Thanks estebanana, for the input. In which way Flamenco is like God?
  REPORT THIS POST AS INAPPROPRIATE |  Date Sep. 14 2016 3:07:58
 
rombsix

Posts: 7610
Joined: Jan. 11 2006
From: Beirut, Lebanon

RE: Flamenco Guitar Player Training Path (in reply to 31special

quote:

I'm trying to find other books that can take me on a path where I can progress on the flamenco guitar style.


Oscar Herrero Paso a Paso DVD and book series.

_____________________________

Ramzi

http://www.youtube.com/rombsix
  REPORT THIS POST AS INAPPROPRIATE |  Date Sep. 14 2016 3:28:57
 
chester

Posts: 843
Joined: Oct. 29 2010
 

RE: Flamenco Guitar Player Training Path (in reply to 31special

quote:

My tremolo, arpeggios, and picado technique are fairly good. What I struggle with is with techniques such as fast alzapua and some rasguedo patterns. Let me put it this way, I sound more than Jesse Cook than Vicente Amigo. I guess I'm asking for too much to sound like Vicente Amigo.


quote:

I guess I'm asking for too much to sound like Vicente Amigo.

Ya think?

Nothing wrong with Vicente Amigo (or Jesse Cook - to each their own) but you can start out trying to emulate simpler stuff. Keep in mind that simple doesn't imply easy.

Moraito, and Jerez-style in general is more groove-focused and less technique-heavy. Learn what a remate is and how to play a few good ones -- that'll take care of the rasgueados and alzapuas.
  REPORT THIS POST AS INAPPROPRIATE |  Date Sep. 14 2016 4:05:51
 
chester

Posts: 843
Joined: Oct. 29 2010
 

RE: Flamenco Guitar Player Training Path (in reply to estebanana

quote:

Find a crazy Mexican and get drunk with him.

Wow. Why do you assume OP is not Mexican? Maybe grew up with an abusive alcoholic father?
  REPORT THIS POST AS INAPPROPRIATE |  Date Sep. 14 2016 4:09:20
 
Dudnote

Posts: 1800
Joined: Nov. 13 2007
 

RE: Flamenco Guitar Player Training Path (in reply to 31special

quote:

ORIGINAL: 31special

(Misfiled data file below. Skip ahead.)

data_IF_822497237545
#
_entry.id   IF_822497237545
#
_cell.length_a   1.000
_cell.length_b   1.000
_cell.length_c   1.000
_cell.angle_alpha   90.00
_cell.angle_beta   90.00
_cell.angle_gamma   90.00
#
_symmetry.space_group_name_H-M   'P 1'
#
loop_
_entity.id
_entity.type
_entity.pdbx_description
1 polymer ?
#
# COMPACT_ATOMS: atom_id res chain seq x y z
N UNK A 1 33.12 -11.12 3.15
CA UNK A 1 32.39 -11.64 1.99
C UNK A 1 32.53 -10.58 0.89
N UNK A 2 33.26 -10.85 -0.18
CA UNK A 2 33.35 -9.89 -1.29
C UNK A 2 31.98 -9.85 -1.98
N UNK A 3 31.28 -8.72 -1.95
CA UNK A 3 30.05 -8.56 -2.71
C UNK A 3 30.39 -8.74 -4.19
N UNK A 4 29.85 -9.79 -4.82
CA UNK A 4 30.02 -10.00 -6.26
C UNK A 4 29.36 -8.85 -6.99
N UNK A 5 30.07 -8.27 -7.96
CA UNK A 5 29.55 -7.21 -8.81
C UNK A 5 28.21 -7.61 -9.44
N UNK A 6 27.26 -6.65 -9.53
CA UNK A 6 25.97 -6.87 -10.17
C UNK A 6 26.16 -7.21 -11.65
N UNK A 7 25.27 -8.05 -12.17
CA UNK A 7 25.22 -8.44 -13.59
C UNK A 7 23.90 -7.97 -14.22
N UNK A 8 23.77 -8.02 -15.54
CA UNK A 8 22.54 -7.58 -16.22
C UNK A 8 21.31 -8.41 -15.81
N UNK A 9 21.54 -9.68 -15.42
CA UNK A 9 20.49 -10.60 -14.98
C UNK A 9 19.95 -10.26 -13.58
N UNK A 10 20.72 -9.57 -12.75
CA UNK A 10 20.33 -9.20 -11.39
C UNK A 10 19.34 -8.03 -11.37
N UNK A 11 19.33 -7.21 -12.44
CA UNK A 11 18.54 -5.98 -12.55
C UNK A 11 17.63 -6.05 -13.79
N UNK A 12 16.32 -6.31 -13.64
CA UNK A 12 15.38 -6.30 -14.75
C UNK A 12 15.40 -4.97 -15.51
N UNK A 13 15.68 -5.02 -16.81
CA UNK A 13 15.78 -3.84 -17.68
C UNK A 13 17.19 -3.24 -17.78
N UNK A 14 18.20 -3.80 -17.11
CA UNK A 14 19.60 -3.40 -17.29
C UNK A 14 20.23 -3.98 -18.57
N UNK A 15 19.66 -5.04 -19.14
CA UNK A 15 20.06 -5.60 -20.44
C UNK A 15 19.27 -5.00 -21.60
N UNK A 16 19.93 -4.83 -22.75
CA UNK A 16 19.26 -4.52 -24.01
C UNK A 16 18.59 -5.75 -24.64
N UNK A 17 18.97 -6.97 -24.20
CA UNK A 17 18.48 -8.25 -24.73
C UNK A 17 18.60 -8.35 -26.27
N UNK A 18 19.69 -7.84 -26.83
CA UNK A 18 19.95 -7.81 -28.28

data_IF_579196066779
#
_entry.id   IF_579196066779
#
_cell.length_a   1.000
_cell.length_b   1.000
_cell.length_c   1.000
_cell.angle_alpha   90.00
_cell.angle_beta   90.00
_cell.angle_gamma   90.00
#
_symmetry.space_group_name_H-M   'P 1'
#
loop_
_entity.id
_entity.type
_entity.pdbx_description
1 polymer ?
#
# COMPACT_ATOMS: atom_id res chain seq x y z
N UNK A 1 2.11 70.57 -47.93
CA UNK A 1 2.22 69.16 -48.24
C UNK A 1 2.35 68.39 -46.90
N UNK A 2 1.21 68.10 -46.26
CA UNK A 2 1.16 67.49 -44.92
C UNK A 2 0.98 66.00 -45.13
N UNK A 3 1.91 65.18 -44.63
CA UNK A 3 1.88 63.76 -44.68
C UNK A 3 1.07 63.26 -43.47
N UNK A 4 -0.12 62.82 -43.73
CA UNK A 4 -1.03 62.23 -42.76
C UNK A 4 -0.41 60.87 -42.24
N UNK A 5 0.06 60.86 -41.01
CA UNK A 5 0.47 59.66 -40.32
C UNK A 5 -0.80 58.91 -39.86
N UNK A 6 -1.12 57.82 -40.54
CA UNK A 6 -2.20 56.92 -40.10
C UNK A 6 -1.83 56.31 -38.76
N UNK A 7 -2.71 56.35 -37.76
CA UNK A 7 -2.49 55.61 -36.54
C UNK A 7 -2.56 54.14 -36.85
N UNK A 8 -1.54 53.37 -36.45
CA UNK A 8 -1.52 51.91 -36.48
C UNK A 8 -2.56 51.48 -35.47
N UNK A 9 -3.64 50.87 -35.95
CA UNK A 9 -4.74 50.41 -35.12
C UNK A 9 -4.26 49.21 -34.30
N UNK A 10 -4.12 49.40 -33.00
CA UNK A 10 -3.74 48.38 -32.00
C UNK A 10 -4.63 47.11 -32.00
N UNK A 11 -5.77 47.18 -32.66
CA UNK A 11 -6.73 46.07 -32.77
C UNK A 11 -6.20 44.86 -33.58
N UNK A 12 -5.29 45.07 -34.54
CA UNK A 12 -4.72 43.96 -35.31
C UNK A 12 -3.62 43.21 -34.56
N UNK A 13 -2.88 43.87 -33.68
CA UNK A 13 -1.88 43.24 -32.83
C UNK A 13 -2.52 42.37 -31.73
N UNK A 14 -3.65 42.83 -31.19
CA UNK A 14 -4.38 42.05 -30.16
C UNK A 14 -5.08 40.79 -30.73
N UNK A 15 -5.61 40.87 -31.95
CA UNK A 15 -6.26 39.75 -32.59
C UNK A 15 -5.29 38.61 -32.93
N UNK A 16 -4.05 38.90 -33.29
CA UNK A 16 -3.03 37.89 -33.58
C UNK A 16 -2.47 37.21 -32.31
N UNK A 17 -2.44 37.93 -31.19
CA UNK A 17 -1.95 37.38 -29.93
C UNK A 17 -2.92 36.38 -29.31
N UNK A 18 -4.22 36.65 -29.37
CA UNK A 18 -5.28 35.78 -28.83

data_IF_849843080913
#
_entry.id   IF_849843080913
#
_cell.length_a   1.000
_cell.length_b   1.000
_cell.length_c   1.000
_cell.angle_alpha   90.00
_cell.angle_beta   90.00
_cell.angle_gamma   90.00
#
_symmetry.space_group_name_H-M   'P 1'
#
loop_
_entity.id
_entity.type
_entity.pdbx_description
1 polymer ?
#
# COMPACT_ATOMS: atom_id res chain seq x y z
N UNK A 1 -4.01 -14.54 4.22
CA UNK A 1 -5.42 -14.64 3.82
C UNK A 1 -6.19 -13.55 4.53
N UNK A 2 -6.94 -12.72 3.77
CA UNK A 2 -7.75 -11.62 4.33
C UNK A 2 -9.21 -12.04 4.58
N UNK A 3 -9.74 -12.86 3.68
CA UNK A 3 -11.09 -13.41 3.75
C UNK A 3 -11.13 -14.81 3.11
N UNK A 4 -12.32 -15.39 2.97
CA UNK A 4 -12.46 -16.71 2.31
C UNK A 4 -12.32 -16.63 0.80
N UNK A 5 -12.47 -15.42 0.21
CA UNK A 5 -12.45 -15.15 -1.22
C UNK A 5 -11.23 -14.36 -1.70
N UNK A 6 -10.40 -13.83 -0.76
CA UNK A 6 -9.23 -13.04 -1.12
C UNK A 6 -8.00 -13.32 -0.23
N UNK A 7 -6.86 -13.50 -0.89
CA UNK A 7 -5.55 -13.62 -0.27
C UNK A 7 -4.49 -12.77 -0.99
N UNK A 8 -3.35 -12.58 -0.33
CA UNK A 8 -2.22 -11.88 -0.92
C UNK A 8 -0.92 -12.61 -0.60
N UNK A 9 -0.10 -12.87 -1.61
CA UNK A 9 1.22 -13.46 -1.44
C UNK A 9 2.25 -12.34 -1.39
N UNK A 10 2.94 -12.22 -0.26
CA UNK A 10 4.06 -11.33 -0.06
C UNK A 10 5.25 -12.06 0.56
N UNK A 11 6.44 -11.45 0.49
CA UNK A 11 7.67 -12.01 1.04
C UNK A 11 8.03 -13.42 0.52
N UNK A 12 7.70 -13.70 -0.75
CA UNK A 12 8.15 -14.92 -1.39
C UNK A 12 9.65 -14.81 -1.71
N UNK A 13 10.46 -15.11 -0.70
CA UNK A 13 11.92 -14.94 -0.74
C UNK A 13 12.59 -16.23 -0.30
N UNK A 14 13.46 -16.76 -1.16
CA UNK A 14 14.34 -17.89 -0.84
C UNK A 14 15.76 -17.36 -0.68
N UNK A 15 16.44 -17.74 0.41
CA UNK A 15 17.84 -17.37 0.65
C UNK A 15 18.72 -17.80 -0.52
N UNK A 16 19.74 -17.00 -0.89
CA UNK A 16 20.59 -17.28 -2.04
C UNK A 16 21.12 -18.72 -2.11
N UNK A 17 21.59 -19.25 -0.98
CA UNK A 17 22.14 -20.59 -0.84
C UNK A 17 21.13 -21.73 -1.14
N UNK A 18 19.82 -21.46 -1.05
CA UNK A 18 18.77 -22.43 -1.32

Thanks estebanana, for the input. In which way Flamenco is like God?

Paco de Lucia, Tomatito and Camaron de la Isla == Father, Son and The Holy Ghost.

Flamenco is not my music. It is my religion.

And that's coming from a Bayesian agnostic.

_____________________________

Ay compañerita de mi alma
tú ahora no me conoces.
  REPORT THIS POST AS INAPPROPRIATE |  Date Sep. 14 2016 5:43:29
 
estebanana

Posts: 8324
Joined: Oct. 16 2009
 

RE: Flamenco Guitar Player Training Path (in reply to chester

quote:

Wow. Why do you assume OP is not Mexican? Maybe grew up with an abusive alcoholic father?


If he is Mexican, he will find a CONJUNTO BAND MUCH SOONER!

"Training path" sounds like life coaching, flamenco is messed up, a life coach would tell you never do flamenco and then charge $175.00 an hour to tell you something so obvious.

I gave sarcasm for Free! Free life coaching in the form of sarcasm. And told him to call Ricardo, which will be the signpost to a path. Why is quasi-mystical BS so misunderstood these days?

_____________________________

https://www.stephenfaulkguitars.com
  REPORT THIS POST AS INAPPROPRIATE |  Date Sep. 14 2016 7:48:37
 
Piwin

Posts: 3394
Joined: Feb. 9 2016
 

RE: Flamenco Guitar Player Training Path (in reply to Dudnote

I would've gone with:
Cante is the big booming voice of the Father.
Guitarra is the Son who gets sacrificed when anything goes wrong.
And Baile is the Holy Spirit you have to tiptoe around because making him upset is the one unforgivable sin.
Otherwise known as the "olé trinity"...ahem...See what I did there?...

@31special.
Manuel Granados has good books for technique and whatnot. Some of it is downloadable for free on his website.
However, I think your best option is to follow the straight and narrow estebananian path and find a teacher, even just online, for at least a few sessions. There are a few things, among others with hand position and where you're getting your strength from, that are best learned from a teacher and, especially if you're coming from a classical background, you may need to take some time to get these down or else you might be able to play all the notes of V. Amigo without getting the sound you're looking for ("this is not the sound you're looking for." waves hand)

@estebanana
The problem is that you forgot to mention quantum physics and how we are all connected by quantum consciousness. Free or not, I expect my quasi-mystical BS to contain at least one reference to quantum consciousness, or else I don't get the sense of confusion I'm looking for.

_____________________________

"Anything you do can be fixed. What you cannot fix is the perfection of a blank page. What you cannot fix is that pristine, unsullied whiteness of a screen or a page with nothing on it—because there’s nothing there to fix."